“Asturies que guapina yes!”
Most people know that various regions of Spain have co-official languages along with Castellano (Castillian Spanish). But did you know that apart from Catalan, Galician and Basque, numerous other regions have native languages? Valencian (which is spoken in Valencia), Balear (spoken in Balearic Islands) and Aranés (spoken in parts of Cataluña) are similar to or part of the same language family as Catalán. Numerous other dialects exist all over the peninsula (Murcia, Extramadura, León, Cantabria) and a language based on WHISTLES exists in the Canary Islands called “Silbo Gomero.” It was invented to communicate across enormous geographic barriers like deep mountain ravines. Silbo Gomero transforms sounds and spoken language into whistles. We’ve tried. It’s hard AF.
Asturias also has it’s own language. And “Asturies que guapina yes” translates to “Asturias, qué guapa eres” or “Asturias, how beautiful you are!”
There’s no finer pick-up line more applicable to Asturias. It is the greenest most magical kingdom, where mountains meet coast. The outdoor lovers dream vacay spot. Peaks meet cliffs meet beaches. Not to mention the gastronomy.
Everyone talks about the tapas in Granada. And rightly so. But the true good eats are in the north. Surf and turf paradise. Let me remind you that Spain’s happy cows come from Asturias.
We have been summering in Asturias for the past few years and it’s my Uncle Gary’s fault. He is from California like me. Except he raised his kids in San Diego at the beach (my parents gave me the mountains). One day, Tío Gary reached out to a FB community from a posh surf town in Northern Spain called Salinas. He made friends with a few dudes and now spends June-August surfing the Cantabrian Sea waves every year.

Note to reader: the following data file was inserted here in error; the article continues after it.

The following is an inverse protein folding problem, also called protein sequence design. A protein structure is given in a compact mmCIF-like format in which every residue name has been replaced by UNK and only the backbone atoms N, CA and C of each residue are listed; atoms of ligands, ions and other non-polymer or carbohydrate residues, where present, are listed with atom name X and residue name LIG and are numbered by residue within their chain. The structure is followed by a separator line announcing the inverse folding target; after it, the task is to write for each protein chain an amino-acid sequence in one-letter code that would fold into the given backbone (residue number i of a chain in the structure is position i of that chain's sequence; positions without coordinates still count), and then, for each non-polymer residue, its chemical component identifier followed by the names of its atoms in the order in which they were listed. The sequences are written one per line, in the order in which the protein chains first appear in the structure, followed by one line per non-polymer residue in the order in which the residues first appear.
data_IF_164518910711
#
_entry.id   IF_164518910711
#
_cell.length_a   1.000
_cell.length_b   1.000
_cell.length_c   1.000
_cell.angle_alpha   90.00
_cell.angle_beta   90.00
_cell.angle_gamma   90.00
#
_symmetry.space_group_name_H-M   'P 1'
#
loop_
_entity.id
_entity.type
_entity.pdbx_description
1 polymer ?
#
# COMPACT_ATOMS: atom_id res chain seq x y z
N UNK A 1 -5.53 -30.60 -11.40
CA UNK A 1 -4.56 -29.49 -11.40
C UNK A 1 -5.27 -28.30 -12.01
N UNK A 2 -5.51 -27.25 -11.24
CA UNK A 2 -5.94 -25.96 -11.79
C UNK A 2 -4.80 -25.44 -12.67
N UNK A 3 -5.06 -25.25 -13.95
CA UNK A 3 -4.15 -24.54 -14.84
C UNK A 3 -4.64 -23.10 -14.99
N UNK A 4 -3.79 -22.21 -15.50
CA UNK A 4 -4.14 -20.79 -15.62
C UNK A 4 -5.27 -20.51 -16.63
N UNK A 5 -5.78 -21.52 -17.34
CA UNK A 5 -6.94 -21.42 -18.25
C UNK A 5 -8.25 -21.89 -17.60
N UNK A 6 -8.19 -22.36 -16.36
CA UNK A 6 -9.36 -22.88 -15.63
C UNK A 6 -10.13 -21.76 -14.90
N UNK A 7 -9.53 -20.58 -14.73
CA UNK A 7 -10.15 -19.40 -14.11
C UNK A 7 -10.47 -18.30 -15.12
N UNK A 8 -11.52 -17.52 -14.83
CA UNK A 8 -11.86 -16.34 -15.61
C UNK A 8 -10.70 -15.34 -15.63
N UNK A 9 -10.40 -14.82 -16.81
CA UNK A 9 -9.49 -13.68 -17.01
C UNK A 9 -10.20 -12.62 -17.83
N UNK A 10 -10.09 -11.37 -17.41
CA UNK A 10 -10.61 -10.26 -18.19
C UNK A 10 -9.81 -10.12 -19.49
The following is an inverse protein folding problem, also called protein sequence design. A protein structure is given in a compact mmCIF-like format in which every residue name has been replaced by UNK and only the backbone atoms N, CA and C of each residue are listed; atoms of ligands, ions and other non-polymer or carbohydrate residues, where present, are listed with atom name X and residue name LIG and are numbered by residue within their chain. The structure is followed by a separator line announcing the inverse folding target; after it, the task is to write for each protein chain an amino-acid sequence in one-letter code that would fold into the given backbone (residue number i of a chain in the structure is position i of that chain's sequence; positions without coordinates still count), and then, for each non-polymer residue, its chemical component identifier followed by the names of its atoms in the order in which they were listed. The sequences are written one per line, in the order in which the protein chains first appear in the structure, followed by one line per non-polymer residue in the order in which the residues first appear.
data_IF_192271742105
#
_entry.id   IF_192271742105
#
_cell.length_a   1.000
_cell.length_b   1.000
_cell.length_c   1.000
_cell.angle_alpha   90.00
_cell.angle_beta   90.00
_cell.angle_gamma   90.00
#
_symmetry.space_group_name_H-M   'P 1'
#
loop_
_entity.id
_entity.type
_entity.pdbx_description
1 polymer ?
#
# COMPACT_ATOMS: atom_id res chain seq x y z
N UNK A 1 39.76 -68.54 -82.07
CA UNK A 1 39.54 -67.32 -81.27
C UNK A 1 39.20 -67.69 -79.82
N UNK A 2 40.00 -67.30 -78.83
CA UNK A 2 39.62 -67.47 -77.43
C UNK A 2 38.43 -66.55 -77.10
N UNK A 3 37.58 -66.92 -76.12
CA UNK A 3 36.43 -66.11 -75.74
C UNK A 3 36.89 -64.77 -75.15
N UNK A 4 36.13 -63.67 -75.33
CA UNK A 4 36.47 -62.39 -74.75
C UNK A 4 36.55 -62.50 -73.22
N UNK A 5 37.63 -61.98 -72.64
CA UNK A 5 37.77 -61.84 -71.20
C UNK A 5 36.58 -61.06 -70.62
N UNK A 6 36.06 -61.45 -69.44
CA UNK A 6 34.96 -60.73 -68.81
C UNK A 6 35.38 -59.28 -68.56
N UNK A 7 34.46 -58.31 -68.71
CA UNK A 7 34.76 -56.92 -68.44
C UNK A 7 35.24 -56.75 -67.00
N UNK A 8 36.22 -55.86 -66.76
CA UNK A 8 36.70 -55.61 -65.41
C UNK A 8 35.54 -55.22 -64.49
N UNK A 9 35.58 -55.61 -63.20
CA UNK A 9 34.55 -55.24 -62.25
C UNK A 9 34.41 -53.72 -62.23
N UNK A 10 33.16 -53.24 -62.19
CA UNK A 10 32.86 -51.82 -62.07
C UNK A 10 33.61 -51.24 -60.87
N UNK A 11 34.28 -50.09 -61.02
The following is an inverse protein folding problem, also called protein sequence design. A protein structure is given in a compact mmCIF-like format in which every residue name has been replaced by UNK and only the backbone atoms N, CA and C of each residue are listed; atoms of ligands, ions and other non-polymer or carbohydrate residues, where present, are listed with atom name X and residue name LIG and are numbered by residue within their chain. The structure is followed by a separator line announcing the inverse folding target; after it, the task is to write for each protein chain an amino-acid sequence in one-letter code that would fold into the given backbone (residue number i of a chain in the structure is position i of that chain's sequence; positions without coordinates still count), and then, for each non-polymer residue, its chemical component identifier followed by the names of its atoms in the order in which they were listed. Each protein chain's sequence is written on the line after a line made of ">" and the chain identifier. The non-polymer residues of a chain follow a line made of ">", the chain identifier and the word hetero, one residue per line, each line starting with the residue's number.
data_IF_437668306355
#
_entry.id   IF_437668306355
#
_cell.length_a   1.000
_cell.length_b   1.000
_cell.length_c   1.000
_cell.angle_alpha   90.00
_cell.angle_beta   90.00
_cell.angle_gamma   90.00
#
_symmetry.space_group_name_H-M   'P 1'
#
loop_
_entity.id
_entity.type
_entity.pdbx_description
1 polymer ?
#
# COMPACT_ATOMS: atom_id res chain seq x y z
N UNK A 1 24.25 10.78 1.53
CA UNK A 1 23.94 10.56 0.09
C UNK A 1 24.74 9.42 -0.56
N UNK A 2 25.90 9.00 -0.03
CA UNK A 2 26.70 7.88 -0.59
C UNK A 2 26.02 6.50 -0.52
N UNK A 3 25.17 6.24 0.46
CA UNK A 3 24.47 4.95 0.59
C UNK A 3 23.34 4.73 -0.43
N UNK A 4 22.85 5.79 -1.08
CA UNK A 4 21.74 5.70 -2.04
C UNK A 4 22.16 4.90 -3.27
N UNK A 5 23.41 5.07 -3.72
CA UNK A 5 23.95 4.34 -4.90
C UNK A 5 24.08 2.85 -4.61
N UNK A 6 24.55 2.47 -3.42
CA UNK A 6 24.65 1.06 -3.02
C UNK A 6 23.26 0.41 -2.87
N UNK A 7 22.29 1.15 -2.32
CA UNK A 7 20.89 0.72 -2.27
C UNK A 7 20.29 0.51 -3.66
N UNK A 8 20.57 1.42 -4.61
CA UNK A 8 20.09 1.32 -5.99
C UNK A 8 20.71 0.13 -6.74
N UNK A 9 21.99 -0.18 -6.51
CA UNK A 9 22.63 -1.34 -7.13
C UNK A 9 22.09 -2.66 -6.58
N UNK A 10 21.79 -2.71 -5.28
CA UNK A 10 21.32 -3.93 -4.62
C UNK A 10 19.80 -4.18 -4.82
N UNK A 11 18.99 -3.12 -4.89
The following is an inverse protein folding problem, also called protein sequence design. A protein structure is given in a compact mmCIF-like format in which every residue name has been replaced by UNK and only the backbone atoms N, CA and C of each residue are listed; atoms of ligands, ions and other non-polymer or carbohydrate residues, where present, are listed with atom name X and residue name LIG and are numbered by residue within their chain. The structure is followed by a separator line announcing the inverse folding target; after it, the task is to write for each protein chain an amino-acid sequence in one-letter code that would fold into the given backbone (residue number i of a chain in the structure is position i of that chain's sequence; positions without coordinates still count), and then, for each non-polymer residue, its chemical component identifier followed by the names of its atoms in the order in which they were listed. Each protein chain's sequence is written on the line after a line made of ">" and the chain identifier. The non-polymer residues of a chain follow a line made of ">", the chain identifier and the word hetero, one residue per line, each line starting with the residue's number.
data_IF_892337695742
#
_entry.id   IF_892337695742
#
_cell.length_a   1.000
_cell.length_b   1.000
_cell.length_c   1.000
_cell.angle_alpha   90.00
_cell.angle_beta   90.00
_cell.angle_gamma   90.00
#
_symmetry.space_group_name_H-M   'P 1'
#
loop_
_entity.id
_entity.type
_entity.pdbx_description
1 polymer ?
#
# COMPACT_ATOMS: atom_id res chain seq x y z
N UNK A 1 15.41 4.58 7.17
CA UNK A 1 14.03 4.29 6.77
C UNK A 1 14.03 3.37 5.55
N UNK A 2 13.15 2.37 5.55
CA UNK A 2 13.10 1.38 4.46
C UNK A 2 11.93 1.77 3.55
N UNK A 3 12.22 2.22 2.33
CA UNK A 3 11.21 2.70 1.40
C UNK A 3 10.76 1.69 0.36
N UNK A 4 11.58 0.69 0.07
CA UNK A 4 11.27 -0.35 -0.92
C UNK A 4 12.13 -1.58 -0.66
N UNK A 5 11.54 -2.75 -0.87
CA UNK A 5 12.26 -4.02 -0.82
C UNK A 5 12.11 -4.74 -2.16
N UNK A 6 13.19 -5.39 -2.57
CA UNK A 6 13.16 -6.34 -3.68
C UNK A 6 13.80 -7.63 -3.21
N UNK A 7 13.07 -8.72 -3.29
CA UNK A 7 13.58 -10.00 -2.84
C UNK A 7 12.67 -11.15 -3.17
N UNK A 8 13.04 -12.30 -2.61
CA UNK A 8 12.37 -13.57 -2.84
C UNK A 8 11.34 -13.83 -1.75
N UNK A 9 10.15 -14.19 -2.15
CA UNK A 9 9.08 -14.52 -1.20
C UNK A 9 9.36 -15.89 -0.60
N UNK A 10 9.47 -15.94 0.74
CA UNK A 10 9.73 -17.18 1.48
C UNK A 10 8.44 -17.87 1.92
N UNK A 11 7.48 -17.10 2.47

This works out really well for us. Asturias is my favorite place. So we go tour the coast for a few days and on our way back to the pueblo we stop in the mountains.
Mostly we stick around the surf town but there are great villages and beaches just a short drive away. PLUS! Avilés is a 10 min down the road and Oviedo only 25 min (both cities worth visiting) so that’s cool. (We saw an outdoor Opera in Avilés this last summer.)
Here are some beach recommendations should you find yourselves in the PNW errr the Atlantic Northwest of the Iberian Peninsula (I wasn’t blogging on our visit last year so I haven’t got a complete set of photos! Reasons to go back!)
This surf village is chiiiiiiiiiill. The dynamic is unique. Most of its inhabitants are native to Avilés, a city just 10 km south of the coast and really only live there during the summer months. They don’t commute. They have a house in each place. Most people anyways. Not everyone. There’s a posh vibe in most corners of the town and it can feel a little “locals-only” but they do throw a lot of fun parties and events. There’s a huge international surf competition every year plus concerts and food stuffs and you know, summer events. There are hardly any high rise buildings which is nice. And there’s even some great hiking around the nearby hillsides.
The beach stretches out almost 2 kilometers and at the far end there are some cozy sand dunes on which to play or photograph.